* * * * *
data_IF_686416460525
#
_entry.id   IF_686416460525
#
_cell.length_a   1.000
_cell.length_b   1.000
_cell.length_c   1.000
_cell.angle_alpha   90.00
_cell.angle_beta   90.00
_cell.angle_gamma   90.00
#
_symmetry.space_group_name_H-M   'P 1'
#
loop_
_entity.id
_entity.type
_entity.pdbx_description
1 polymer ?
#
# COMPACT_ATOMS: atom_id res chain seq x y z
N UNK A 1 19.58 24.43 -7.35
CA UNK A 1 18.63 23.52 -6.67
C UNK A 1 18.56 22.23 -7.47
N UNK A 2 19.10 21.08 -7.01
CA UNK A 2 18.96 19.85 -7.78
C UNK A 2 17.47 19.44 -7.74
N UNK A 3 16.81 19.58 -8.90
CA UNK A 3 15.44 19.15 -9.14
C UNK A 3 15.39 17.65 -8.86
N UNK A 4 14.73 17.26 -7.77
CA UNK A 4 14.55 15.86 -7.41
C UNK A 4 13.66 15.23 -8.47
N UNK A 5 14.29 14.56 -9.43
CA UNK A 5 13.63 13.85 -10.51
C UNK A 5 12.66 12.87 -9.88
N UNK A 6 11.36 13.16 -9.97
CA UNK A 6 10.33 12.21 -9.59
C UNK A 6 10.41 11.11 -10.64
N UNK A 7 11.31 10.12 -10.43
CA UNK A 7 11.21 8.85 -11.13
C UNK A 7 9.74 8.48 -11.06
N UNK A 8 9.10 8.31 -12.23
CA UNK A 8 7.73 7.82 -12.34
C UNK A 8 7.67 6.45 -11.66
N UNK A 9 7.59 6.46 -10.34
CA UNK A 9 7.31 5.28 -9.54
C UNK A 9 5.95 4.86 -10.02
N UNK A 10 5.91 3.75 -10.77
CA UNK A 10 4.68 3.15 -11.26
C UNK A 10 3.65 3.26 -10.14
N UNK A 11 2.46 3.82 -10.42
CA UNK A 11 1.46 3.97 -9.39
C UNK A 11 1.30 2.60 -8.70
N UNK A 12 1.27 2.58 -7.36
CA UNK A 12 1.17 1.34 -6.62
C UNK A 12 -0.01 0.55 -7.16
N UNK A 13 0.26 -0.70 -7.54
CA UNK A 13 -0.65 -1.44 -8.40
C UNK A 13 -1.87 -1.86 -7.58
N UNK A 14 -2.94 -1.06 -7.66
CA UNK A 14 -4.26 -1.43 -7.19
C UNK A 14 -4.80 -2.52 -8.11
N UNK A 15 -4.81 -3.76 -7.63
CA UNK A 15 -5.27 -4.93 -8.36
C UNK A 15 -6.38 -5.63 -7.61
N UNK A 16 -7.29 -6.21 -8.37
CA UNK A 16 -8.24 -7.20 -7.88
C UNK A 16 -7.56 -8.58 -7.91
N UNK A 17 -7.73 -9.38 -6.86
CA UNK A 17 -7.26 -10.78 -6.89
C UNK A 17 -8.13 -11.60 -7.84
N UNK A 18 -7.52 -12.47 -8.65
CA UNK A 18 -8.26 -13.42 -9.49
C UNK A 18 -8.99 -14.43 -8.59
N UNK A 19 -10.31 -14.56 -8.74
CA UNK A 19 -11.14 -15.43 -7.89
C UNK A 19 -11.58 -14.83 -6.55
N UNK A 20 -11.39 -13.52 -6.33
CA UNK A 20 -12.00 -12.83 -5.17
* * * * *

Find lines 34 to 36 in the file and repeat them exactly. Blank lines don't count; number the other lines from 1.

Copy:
CA UNK A 5 13.63 13.85 -10.51
C UNK A 5 12.66 12.87 -9.88
N UNK A 6 11.36 13.16 -9.97